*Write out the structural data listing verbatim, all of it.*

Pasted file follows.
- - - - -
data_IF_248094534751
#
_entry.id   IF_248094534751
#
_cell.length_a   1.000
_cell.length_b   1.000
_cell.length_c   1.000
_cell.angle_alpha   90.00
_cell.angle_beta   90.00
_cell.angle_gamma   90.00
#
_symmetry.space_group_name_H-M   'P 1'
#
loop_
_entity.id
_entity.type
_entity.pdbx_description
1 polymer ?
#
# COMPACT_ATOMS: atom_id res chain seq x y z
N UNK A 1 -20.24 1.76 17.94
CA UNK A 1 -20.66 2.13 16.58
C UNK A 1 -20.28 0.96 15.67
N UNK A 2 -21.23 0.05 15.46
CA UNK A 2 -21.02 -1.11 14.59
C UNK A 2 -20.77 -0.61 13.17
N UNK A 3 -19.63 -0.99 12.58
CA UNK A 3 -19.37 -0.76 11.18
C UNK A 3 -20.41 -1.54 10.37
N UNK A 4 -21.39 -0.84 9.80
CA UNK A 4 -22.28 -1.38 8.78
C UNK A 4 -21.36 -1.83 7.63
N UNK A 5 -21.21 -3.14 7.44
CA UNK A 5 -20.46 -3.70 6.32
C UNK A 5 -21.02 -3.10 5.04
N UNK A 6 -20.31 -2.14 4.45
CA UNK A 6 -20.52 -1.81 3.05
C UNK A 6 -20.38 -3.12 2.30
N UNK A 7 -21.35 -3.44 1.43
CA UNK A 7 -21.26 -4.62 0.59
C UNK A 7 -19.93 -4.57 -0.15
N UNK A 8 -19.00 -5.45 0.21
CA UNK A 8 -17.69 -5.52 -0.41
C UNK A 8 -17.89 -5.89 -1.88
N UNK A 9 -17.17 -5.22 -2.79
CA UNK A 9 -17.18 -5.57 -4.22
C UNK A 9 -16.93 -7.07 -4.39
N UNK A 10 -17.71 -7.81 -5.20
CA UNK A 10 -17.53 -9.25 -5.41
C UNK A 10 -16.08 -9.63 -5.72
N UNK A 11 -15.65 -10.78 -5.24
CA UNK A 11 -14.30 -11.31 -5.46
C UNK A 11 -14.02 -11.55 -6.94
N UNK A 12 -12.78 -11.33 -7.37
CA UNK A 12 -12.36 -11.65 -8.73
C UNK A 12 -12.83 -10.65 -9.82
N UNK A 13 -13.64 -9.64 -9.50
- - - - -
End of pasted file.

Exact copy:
data_IF_248094534751
#
_entry.id   IF_248094534751
#
_cell.length_a   1.000
_cell.length_b   1.000
_cell.length_c   1.000
_cell.angle_alpha   90.00
_cell.angle_beta   90.00
_cell.angle_gamma   90.00
#
_symmetry.space_group_name_H-M   'P 1'
#
loop_
_entity.id
_entity.type
_entity.pdbx_description
1 polymer ?
#
# COMPACT_ATOMS: atom_id res chain seq x y z
N UNK A 1 -20.24 1.76 17.94
CA UNK A 1 -20.66 2.13 16.58
C UNK A 1 -20.28 0.96 15.67
N UNK A 2 -21.23 0.05 15.46
CA UNK A 2 -21.02 -1.11 14.59
C UNK A 2 -20.77 -0.61 13.17
N UNK A 3 -19.63 -0.99 12.58
CA UNK A 3 -19.37 -0.76 11.18
C UNK A 3 -20.41 -1.54 10.37
N UNK A 4 -21.39 -0.84 9.80
CA UNK A 4 -22.28 -1.38 8.78
C UNK A 4 -21.36 -1.83 7.63
N UNK A 5 -21.21 -3.14 7.44
CA UNK A 5 -20.46 -3.70 6.32
C UNK A 5 -21.02 -3.10 5.04
N UNK A 6 -20.31 -2.14 4.45
CA UNK A 6 -20.52 -1.81 3.05
C UNK A 6 -20.38 -3.12 2.30
N UNK A 7 -21.35 -3.44 1.43
CA UNK A 7 -21.26 -4.62 0.59
C UNK A 7 -19.93 -4.57 -0.15
N UNK A 8 -19.00 -5.45 0.21
CA UNK A 8 -17.69 -5.52 -0.41
C UNK A 8 -17.89 -5.89 -1.88
N UNK A 9 -17.17 -5.22 -2.79
CA UNK A 9 -17.18 -5.57 -4.22
C UNK A 9 -16.93 -7.07 -4.39
N UNK A 10 -17.71 -7.81 -5.20
CA UNK A 10 -17.53 -9.25 -5.41
C UNK A 10 -16.08 -9.63 -5.72
N UNK A 11 -15.65 -10.78 -5.24
CA UNK A 11 -14.30 -11.31 -5.46
C UNK A 11 -14.02 -11.55 -6.94
N UNK A 12 -12.78 -11.33 -7.37
CA UNK A 12 -12.36 -11.65 -8.73
C UNK A 12 -12.83 -10.65 -9.82
N UNK A 13 -13.64 -9.64 -9.50